Heavy Competition For Light Tank: SAIC & Singapore Vs. BAE, GDLS

Breaking Defense | 10/6/2017 | Sydney J. Freedberg Jr.
Click For Photo: https://breakingdefense.sites.breakingmedia.com/wp-content/uploads/sites/3/2017/10/Singapore-STK-NGAV.jpeg

If the stars align for defense contractor SAIC, the US Army and Marine Corps will soon be buying hundreds of armored vehicles designed in Singapore.

Yesterday, six months after joining forces for the first time on the Marines’ Amphibious Combat Vehicle competition – and just four days before the massive Association of the US Army conference opens in DC – Virginia-based SAIC and Singapore Technologies Kinetics officially announced they are teaming up again for the Army’s Mobile Protected Firepower program, a light tank to support light infantry in places where the massive M1 Abrams cannot go.

SAIC - Team-up - STK - SAIC - Defense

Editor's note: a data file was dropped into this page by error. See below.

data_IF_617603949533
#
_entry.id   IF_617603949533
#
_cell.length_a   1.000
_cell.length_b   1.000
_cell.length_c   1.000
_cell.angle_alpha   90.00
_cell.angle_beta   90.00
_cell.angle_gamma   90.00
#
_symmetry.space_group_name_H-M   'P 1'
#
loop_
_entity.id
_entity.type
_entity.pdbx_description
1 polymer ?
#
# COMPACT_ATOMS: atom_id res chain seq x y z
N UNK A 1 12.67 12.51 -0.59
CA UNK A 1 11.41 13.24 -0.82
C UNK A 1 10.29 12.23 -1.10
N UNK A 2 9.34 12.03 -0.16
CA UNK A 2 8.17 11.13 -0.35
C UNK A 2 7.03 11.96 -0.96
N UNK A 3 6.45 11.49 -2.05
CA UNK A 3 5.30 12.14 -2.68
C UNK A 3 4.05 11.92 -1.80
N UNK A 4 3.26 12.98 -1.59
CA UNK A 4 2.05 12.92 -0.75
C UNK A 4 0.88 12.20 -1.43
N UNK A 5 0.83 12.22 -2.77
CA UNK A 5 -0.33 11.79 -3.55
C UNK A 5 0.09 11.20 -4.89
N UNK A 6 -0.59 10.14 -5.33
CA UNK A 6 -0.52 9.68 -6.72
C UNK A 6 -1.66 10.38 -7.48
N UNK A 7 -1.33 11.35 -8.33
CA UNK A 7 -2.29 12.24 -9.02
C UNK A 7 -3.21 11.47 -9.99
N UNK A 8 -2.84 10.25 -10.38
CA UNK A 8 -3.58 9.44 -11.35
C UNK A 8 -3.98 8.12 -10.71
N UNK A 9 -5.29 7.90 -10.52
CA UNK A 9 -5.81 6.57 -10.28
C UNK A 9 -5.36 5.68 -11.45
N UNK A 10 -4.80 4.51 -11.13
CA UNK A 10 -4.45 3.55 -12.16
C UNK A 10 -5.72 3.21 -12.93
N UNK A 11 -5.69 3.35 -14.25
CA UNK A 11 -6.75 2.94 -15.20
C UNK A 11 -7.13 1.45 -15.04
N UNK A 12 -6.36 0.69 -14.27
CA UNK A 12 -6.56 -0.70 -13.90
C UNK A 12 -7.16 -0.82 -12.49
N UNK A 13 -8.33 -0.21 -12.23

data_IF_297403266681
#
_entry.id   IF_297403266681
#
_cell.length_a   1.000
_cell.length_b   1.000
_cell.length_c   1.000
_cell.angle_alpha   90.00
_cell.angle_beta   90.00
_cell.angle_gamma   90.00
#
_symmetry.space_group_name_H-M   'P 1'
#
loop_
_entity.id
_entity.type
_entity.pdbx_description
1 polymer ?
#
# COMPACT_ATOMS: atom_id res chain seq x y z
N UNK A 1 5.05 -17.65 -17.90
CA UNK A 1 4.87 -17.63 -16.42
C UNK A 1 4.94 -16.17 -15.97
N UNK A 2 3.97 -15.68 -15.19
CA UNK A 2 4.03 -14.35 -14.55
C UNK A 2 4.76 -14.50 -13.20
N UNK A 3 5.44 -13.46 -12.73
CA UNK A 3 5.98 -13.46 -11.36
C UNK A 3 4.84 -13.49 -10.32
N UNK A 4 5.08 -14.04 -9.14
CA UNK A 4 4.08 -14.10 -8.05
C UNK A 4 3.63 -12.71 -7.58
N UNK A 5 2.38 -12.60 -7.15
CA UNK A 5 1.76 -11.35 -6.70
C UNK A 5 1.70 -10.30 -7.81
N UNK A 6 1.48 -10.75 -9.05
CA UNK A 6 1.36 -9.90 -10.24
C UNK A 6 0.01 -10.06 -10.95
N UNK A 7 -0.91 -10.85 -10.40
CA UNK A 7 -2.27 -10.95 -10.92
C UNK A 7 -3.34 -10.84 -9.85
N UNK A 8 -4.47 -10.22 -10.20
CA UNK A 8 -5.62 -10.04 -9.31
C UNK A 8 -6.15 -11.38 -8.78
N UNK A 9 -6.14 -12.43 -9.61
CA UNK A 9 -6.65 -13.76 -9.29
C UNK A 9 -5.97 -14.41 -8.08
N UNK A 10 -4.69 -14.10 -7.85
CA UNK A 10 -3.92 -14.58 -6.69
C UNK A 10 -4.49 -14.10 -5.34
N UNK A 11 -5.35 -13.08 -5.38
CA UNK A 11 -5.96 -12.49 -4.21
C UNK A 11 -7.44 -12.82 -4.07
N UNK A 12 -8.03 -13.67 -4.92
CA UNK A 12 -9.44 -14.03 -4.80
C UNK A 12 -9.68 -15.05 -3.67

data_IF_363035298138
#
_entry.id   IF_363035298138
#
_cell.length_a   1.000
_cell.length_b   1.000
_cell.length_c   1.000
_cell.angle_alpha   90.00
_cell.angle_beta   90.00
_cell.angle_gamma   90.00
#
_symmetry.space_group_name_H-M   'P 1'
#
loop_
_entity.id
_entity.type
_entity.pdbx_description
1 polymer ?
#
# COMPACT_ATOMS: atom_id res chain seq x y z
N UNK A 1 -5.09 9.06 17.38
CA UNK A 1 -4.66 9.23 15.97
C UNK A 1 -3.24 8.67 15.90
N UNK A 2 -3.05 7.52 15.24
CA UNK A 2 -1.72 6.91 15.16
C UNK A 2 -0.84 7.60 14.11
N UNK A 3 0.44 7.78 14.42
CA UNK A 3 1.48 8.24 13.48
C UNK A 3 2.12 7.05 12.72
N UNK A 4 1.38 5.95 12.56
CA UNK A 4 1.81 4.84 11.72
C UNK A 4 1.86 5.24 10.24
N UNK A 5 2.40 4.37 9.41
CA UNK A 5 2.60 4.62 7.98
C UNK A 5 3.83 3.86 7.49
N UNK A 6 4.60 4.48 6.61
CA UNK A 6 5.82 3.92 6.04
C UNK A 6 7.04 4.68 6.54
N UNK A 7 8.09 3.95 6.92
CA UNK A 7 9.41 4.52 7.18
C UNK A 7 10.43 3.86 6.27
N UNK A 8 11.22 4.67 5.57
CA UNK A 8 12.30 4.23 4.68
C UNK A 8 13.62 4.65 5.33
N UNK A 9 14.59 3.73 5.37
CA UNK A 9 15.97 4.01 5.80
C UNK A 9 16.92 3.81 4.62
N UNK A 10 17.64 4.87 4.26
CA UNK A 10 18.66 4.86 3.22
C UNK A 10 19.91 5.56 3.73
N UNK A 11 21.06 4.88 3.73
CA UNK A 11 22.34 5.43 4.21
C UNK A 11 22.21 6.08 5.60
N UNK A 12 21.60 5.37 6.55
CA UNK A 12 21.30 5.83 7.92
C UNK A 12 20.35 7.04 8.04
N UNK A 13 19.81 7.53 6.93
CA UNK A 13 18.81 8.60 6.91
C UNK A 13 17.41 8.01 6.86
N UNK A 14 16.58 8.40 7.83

SAIC didn’t go in planning another team-up with STK, SAIC Defense Systems general manager Jim Scanlon told me. “We talked to a lot of different folks… around the globe, visited them and so forth,” Scanlon said. “It wasn’t preconceived going in” that they’d partner with the Singaporeans again, but “for the vehicle chassis, what STK was doing was the best.” SAIC plans to offer the chassis of Singapore’s brand-new Next Generation Armored Fighting Vehicle (NGAFV) with a Cockerill 3105 turret from Belgium’s CMI. Working closely together, Scanlon said, the team is “a viable alternative… to the more traditional GD and BAE.”

That makes two contracts now where the upstart SAIC-STK team is going head to head with defense giant BAE Systems. BAE makes the Army’s M2 Bradley, AMPV utility vehicle, and M109 Paladin howitzer. BAE also won the Army’s previous, cancelled program for a light tank: The M8 Buford Armored Gun System (AGS), which BAE is updating for MPF with new electronics, a new engine, and improved protection.

Rivals - Tanks - Timeline - BAE - Benefits

Unlike its rivals, who must come up with new tanks on a tight timeline, BAE’s benefits from years of painstaking, bespoke optimization for this exact role. “The requirement that was established in the ’90s really hasn’t significantly changed,” BAE’s VP...
(Excerpt) Read more at: Breaking Defense
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